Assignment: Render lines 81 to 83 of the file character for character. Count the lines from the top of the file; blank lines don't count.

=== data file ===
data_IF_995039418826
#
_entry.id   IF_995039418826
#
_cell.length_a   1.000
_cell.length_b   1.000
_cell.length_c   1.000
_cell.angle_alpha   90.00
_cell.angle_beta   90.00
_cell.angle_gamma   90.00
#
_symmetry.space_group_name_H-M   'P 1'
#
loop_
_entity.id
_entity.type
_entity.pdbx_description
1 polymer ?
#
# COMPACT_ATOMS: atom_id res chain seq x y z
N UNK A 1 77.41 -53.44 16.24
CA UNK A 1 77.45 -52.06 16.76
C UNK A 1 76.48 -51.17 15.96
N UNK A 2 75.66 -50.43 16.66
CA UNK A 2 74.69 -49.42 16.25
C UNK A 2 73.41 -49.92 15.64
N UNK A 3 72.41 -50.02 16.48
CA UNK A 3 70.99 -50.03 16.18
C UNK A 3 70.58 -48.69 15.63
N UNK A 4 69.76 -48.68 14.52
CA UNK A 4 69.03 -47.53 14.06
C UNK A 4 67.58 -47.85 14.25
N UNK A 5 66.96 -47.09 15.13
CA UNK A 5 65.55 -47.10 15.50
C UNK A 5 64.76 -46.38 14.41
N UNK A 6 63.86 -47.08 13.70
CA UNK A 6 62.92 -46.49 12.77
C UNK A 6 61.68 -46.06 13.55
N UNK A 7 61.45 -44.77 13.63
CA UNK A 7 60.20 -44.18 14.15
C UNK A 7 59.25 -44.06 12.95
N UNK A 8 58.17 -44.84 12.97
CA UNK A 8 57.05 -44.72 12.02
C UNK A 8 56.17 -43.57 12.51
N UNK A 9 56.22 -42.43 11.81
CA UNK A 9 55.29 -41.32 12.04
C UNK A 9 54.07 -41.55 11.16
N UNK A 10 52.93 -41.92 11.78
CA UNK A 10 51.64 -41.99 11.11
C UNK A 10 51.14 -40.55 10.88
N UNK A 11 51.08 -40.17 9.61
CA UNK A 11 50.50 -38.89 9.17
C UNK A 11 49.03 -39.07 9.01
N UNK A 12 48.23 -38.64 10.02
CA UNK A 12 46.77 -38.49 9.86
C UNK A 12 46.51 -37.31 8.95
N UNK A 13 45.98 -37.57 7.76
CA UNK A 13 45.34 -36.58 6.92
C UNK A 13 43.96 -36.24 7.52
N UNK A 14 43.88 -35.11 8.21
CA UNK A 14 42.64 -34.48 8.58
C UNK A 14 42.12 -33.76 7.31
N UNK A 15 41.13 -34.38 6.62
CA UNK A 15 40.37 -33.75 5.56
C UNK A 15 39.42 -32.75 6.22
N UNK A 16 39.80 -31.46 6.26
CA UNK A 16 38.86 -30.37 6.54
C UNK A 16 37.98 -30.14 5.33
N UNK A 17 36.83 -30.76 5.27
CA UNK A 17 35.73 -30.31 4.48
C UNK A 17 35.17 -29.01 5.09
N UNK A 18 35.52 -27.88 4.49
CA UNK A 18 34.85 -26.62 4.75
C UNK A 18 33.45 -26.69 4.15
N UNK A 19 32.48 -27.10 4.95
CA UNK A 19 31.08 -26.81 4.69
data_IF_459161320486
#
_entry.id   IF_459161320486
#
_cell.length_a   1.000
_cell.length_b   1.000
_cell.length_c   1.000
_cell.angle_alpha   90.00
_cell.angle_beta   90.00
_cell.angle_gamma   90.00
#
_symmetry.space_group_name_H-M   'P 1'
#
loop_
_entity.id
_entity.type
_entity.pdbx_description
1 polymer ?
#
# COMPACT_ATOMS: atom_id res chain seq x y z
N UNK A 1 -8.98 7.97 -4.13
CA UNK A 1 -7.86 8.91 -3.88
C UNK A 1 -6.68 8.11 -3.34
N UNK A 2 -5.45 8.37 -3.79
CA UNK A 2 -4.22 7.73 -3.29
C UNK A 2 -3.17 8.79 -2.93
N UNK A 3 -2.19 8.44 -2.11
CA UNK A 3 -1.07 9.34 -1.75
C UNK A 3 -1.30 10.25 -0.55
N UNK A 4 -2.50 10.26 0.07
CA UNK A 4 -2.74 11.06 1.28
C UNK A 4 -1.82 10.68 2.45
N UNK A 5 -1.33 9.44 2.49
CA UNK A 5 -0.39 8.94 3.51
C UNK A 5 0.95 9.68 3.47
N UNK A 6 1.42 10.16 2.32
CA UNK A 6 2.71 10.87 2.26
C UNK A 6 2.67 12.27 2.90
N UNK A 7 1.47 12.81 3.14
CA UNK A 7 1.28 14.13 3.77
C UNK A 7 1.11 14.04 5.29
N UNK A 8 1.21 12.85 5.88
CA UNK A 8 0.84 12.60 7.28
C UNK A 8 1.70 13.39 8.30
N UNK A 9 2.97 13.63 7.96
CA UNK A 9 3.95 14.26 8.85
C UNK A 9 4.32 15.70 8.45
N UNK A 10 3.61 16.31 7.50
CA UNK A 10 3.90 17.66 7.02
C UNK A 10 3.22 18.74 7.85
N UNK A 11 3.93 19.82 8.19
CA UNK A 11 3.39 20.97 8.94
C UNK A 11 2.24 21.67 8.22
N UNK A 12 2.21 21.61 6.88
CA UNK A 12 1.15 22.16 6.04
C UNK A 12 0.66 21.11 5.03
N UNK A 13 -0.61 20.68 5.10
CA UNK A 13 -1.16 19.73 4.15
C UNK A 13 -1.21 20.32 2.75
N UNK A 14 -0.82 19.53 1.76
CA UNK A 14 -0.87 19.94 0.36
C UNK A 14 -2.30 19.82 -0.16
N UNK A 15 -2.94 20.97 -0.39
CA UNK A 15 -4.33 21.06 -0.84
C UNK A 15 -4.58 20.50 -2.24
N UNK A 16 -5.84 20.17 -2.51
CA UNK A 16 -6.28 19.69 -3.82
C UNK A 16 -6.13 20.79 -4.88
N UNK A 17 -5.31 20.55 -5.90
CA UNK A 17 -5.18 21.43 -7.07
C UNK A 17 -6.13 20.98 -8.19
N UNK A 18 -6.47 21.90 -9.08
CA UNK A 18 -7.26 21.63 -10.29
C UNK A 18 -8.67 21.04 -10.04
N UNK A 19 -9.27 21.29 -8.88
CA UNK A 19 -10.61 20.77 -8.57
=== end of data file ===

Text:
_cell.length_a   1.000
_cell.length_b   1.000
_cell.length_c   1.000